To be blunt, if its been that for a long time and its always the same pattern, it must ge your behaviour in some way. Do you always take things personally? In your example you presume the get together was moved to someones house specifically to exclude you. This seems unlikely, logically. More likely is that the change was totally unrelated to you, and that while you might invite people you really dont know to the pub, you are much less likely to invite them to your home. But if you assume nastiness and slights,perhaps you are giving off a vibe that says sensitive and kind of hard work?
I used to be a lot more socially anxious, and I think I gave off a similar vibe. I made a concious decision to a) stop taking everything so personally (its self absorbed, for one thing, and such people are dull) and b) cultivate a more positive attitude. Its not easy, but it vastly improves social interaction.

Im really not trying to be mean here, I figure youre asking here anonymously so that people will be honest, and there are things you can do to help.

raspberryripple43 Fri 02-May-14 16:51:10

Just want to reiterate what a lot of other people have said on here. I think we get so used to our 'story' that it becomes a self-fulfilling prophesy - whether it's that we're the one who gets left out, or whatever.

It's like when you think about green cars - well, you'll keep spotting IYSWIM.

Having said that, I also think when people are socially desperate, people sense it and run away - they are worried they are going top be pulled into a chasm.

The answer? Start spotting the good stuff. Write it down daily, however minor. Someone smiled at you in a shop? Great. You shared a laugh with someone at the school gates? jot it down. You've worked out by now no-one will rescue you. So rescue yourself.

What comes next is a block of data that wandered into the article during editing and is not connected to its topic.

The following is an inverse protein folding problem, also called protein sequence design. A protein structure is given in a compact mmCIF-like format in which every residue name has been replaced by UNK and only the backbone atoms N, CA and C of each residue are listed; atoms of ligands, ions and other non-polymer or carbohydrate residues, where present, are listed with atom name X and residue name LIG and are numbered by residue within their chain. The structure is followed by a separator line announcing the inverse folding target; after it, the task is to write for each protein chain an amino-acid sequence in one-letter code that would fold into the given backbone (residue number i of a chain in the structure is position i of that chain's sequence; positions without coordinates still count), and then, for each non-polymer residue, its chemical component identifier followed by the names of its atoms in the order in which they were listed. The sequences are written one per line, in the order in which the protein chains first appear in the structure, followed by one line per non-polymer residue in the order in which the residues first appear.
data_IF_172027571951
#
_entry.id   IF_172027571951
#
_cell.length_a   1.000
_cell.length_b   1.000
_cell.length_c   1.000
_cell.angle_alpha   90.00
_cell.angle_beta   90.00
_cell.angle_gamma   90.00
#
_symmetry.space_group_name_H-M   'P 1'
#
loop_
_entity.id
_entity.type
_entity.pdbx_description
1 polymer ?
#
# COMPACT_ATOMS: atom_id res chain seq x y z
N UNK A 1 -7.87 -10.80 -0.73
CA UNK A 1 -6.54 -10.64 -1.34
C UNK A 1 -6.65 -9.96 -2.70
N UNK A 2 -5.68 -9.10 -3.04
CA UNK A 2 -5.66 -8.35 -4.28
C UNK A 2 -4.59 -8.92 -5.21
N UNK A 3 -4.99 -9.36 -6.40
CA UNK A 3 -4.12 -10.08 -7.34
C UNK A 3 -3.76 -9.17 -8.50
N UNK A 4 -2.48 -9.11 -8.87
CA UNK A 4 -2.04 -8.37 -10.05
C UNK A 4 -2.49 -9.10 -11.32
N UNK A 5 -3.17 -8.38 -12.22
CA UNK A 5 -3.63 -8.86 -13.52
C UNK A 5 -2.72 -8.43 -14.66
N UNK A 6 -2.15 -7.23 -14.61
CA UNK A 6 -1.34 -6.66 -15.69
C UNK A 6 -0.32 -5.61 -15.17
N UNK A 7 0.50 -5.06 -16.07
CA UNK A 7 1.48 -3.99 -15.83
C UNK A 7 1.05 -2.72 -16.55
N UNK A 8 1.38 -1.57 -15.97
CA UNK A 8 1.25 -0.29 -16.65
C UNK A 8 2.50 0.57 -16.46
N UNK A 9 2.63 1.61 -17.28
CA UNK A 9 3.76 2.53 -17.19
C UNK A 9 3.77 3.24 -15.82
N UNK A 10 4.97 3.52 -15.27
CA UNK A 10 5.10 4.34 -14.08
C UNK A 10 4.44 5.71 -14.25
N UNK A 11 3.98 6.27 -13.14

Rhine Fri 02-May-14 16:57:25

I do take things personally beeshuffle I try not to obviously, maybe I need to develop a thicker skin and not feel so slighted over silly things?

raspberry I think you are right, maybe I need to look for positive things instead of constantly fixating on the negative. I have always assumed that I'll always be the one left out.

raspberryripple43 Fri 02-May-14 17:04:20

Great Rhine. I think if you start giving yourself alternative explanations for perceived snubs, it's easier.

I used to be like you. I have taught myself not to be.

whois Fri 02-May-14 17:10:29

Agree about getting out what you out in. It's hard work developing good friends and takes a few brave steps in mKing the first move.

There is a girl in our extended circle who has started to be 'left out' as she sees it. But the reality is she just doesn't register. She smiles, nods along, comes to event religiously when invited but, well, tbh, she isn't exactly super engaging. I'd rather spend time with my closer friends when I do small group things like dinner at my house. I find it really rude that she gets upset about not being invited to my house for dinner (total invite 3 people and she's never invited me to hers!) or to a play (only me and my best friend went!) or to Sunday lunch (a girl who doesn't even know this one organised it!).

She NEVER invites me anywhere, or initiates things. She never finds a good deal on at a restaurant and says 'hey, anyone want to go here' or anything.

I'm busy, it's hard to maintain meaningful relationships and find enough time for my existing friends. I don't want to spend the effort on this girl when I get nothing back.

She isn't horrible, she's just a bit boring and lacks the confidence to invite people out.

Also, there is probably an inbuilt human thing where people give off a bit of a social awkward and being kinda clingy vibe which makes others run a mile.

CoffeeTea103 Fri 02-May-14 17:11:34

I think beefshuffle has broken it down quite well. You really may be unaware of what you give off. Unfortunately life is such that if you do not put yourself out there, or don't make an effort then you will be left behind. Nobody really has the time to drag out a friendship from anyone. Brutal but true.

PrincessBabyCat Fri 02-May-14 17:23:20

Would it be rude to ask to tag along somewhere? I've always been brought up to believe its rude to go somewhere unless your invited, but my counselor told me it's OK to ask if it's OK to go along to something that you like the sound of.